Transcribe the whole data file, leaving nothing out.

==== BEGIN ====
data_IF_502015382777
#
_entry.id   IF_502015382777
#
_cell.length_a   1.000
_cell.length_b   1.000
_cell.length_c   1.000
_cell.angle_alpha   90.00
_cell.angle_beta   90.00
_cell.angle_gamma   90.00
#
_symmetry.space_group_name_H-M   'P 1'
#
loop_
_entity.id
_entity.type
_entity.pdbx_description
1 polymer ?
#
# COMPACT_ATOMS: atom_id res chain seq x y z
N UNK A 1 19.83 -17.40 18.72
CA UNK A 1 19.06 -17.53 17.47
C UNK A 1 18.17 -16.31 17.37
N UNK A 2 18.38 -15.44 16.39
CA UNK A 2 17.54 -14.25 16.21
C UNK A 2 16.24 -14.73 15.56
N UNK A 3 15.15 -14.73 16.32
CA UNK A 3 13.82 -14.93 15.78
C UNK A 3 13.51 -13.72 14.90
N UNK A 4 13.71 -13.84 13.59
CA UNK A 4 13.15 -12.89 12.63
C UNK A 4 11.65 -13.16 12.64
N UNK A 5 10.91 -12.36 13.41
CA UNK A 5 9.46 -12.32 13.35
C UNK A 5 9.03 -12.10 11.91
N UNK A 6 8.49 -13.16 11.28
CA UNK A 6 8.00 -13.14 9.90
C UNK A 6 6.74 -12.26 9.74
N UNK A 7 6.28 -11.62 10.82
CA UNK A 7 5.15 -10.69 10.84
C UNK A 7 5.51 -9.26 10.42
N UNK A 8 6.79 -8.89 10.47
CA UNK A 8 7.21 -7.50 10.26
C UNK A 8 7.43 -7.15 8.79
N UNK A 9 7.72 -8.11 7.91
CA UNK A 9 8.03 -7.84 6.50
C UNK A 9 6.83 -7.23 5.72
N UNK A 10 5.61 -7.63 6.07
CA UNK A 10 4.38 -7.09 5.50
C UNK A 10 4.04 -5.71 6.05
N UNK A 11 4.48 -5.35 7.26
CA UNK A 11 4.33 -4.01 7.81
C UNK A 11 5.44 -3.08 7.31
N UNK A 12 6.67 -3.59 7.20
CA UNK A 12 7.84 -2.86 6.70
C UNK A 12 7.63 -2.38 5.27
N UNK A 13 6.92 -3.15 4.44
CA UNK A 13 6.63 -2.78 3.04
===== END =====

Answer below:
data_IF_502015382777
#
_entry.id   IF_502015382777
#
_cell.length_a   1.000
_cell.length_b   1.000
_cell.length_c   1.000
_cell.angle_alpha   90.00
_cell.angle_beta   90.00
_cell.angle_gamma   90.00
#
_symmetry.space_group_name_H-M   'P 1'
#
loop_
_entity.id
_entity.type
_entity.pdbx_description
1 polymer ?
#
# COMPACT_ATOMS: atom_id res chain seq x y z
N UNK A 1 19.83 -17.40 18.72
CA UNK A 1 19.06 -17.53 17.47
C UNK A 1 18.17 -16.31 17.37
N UNK A 2 18.38 -15.44 16.39
CA UNK A 2 17.54 -14.25 16.21
C UNK A 2 16.24 -14.73 15.56
N UNK A 3 15.15 -14.73 16.32
CA UNK A 3 13.82 -14.93 15.78
C UNK A 3 13.51 -13.72 14.90
N UNK A 4 13.71 -13.84 13.59
CA UNK A 4 13.15 -12.89 12.63
C UNK A 4 11.65 -13.16 12.64
N UNK A 5 10.91 -12.36 13.41
CA UNK A 5 9.46 -12.32 13.35
C UNK A 5 9.03 -12.10 11.91
N UNK A 6 8.49 -13.16 11.28
CA UNK A 6 8.00 -13.14 9.90
C UNK A 6 6.74 -12.26 9.74
N UNK A 7 6.28 -11.62 10.82
CA UNK A 7 5.15 -10.69 10.84
C UNK A 7 5.51 -9.26 10.42
N UNK A 8 6.79 -8.89 10.47
CA UNK A 8 7.21 -7.50 10.26
C UNK A 8 7.43 -7.15 8.79
N UNK A 9 7.72 -8.11 7.91
CA UNK A 9 8.03 -7.84 6.50
C UNK A 9 6.83 -7.23 5.72
N UNK A 10 5.61 -7.63 6.07
CA UNK A 10 4.38 -7.09 5.50
C UNK A 10 4.04 -5.71 6.05
N UNK A 11 4.48 -5.35 7.26
CA UNK A 11 4.33 -4.01 7.81
C UNK A 11 5.44 -3.08 7.31
N UNK A 12 6.67 -3.59 7.20
CA UNK A 12 7.84 -2.86 6.70
C UNK A 12 7.63 -2.38 5.27
N UNK A 13 6.92 -3.15 4.44
CA UNK A 13 6.63 -2.78 3.04